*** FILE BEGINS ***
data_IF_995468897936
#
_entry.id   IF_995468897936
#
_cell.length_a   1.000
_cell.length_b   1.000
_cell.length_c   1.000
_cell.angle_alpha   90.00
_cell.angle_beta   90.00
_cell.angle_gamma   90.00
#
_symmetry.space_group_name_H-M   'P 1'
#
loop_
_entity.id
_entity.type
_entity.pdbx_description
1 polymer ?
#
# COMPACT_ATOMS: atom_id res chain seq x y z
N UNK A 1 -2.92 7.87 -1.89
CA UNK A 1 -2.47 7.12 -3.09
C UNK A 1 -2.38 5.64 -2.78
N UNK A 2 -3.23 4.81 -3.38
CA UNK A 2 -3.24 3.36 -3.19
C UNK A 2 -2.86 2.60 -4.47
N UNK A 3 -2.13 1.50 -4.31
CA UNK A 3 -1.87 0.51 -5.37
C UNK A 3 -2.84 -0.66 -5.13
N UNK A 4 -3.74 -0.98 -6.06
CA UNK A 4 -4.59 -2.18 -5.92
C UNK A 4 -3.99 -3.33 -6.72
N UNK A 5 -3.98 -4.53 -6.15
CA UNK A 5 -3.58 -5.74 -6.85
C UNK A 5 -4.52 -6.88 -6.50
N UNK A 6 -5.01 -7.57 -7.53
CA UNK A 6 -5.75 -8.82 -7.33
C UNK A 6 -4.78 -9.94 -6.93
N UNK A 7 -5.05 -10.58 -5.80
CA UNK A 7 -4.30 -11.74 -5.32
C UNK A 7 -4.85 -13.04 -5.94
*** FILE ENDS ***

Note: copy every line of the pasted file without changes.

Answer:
data_IF_995468897936
#
_entry.id   IF_995468897936
#
_cell.length_a   1.000
_cell.length_b   1.000
_cell.length_c   1.000
_cell.angle_alpha   90.00
_cell.angle_beta   90.00
_cell.angle_gamma   90.00
#
_symmetry.space_group_name_H-M   'P 1'
#
loop_
_entity.id
_entity.type
_entity.pdbx_description
1 polymer ?
#
# COMPACT_ATOMS: atom_id res chain seq x y z
N UNK A 1 -2.92 7.87 -1.89
CA UNK A 1 -2.47 7.12 -3.09
C UNK A 1 -2.38 5.64 -2.78
N UNK A 2 -3.23 4.81 -3.38
CA UNK A 2 -3.24 3.36 -3.19
C UNK A 2 -2.86 2.60 -4.47
N UNK A 3 -2.13 1.50 -4.31
CA UNK A 3 -1.87 0.51 -5.37
C UNK A 3 -2.84 -0.66 -5.13
N UNK A 4 -3.74 -0.98 -6.06
CA UNK A 4 -4.59 -2.18 -5.92
C UNK A 4 -3.99 -3.33 -6.72
N UNK A 5 -3.98 -4.53 -6.15
CA UNK A 5 -3.58 -5.74 -6.85
C UNK A 5 -4.52 -6.88 -6.50
N UNK A 6 -5.01 -7.57 -7.53
CA UNK A 6 -5.75 -8.82 -7.33
C UNK A 6 -4.78 -9.94 -6.93
N UNK A 7 -5.05 -10.58 -5.80
CA UNK A 7 -4.30 -11.74 -5.32
C UNK A 7 -4.85 -13.04 -5.94